As we age, most of us are worrying about how healthy our bones are. Bones become naturally more porous the longer they are in use, and as bone density plummets in our fifties, breaks become a real possibility for everyone, especially women. Some have broken bones during daily activities as simple as getting off the couch, which makes investing in a healthy life through regular exercise and a healthy diet one that pays off every year we keep using our bones.
A proper diet rich in calcium and vitamin D is a great way to build stronger bones. So is exercise, especially weight bearing exercise, which naturally stimulates rebuilding at the bone core. Osteogenic loading, OsteoStrong’s specialty system, stimulates the brain and body’s peak rebuilding triggers through brief, intensive resistance training. It only takes about ten minutes a week, clients don’t break a sweat, and everyone from children to nonagenarians have seen clear results for stronger muscles, better bone density, and improved balance in just a few weeks.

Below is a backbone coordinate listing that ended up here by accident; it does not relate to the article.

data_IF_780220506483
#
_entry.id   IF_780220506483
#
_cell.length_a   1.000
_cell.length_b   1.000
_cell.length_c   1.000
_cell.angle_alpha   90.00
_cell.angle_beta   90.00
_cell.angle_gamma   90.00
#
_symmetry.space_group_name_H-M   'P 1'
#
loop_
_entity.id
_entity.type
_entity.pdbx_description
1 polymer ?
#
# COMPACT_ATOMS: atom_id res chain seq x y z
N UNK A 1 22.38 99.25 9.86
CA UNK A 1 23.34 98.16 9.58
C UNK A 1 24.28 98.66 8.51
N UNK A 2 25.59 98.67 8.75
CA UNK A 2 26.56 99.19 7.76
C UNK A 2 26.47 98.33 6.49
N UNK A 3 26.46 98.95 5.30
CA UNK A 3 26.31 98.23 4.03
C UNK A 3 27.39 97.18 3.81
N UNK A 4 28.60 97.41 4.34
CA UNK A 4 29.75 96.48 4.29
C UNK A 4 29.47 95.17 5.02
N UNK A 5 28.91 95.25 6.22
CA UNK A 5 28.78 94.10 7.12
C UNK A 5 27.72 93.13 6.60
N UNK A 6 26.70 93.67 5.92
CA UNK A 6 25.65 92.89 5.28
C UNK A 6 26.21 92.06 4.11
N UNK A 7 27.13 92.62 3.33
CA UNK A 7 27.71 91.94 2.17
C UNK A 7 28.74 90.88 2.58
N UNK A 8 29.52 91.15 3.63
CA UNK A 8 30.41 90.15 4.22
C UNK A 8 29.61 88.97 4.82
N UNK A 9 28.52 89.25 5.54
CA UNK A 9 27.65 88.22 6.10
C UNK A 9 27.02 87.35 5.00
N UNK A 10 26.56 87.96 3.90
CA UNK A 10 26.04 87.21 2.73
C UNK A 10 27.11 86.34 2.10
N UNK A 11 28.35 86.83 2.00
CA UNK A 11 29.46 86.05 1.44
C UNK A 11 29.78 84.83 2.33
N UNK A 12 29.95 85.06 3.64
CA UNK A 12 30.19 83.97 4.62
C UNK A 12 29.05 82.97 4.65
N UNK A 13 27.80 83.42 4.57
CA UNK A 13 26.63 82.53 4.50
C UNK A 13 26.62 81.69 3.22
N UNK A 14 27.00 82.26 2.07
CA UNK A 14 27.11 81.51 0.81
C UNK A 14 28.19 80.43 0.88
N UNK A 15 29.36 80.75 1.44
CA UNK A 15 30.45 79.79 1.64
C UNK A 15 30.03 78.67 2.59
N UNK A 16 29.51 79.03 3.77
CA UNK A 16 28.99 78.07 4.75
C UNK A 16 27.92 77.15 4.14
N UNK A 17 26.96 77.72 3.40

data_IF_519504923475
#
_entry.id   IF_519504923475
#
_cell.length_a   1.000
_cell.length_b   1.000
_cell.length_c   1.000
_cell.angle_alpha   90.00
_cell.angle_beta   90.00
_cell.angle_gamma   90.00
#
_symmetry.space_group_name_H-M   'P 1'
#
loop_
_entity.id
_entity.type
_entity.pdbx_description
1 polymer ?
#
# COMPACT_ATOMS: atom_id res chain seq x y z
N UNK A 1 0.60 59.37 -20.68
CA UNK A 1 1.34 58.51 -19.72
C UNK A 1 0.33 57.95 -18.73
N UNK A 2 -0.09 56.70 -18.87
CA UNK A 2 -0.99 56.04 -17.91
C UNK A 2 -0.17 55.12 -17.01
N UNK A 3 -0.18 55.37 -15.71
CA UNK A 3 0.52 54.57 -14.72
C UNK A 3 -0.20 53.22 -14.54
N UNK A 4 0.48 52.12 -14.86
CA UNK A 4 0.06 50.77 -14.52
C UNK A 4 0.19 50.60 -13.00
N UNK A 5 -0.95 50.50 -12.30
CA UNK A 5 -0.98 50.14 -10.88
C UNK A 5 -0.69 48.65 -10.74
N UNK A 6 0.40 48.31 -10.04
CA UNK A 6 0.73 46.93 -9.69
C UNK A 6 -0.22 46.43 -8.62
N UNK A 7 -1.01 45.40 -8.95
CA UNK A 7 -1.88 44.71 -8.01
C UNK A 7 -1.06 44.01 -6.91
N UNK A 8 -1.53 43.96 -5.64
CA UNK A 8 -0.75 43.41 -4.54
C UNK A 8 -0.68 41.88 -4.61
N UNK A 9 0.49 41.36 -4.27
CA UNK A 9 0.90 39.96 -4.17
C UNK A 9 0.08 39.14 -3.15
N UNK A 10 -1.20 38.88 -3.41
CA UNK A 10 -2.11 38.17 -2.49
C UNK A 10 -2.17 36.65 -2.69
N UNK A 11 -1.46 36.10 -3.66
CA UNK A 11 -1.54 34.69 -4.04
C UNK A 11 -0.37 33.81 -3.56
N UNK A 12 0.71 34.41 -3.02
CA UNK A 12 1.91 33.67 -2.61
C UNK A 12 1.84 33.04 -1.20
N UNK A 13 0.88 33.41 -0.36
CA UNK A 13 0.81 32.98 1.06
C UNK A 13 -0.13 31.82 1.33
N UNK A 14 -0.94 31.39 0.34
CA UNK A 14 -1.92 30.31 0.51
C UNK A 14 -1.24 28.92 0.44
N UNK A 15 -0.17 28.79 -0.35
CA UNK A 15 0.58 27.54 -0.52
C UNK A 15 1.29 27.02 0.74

However, even though diet and exercise are ideal ways to keep bones healthy, there’s another key criteria that may just boost bone health as we age—happiness.
A recent study from the University of Eastern Finland reported that women who are satisfied with life tend to have higher bone density. Researchers examined data from a long-term osteoporosis study that began in 1999 and examined surveys from more than 2,100 women between ages 60 and 70. They rated their lives according to basic criteria, such as ease of life, happiness overall, and feelings of loneliness.
Ten years later, just over 1,100 women took part in the follow up. Participants overall lost an average of 4 percent bone density, but the gap between those who reported a low versus high life satisfaction ranged up to 52 percent.
Those who increased their satisfaction with life over that time span showed some bone density improvement. However, those whose satisfaction decreased had 85 percent weaker bone density than those whose satisfaction improved.
It’s possible that happier people are more likely to eat well, exercise more, and smoke less, all of which lead to better bones. But it’s also possible that happiness lends its own healing magic to every inch of the body. So we say, take care of yourself and live the best life you can, but make a point of enjoying every moment along the way.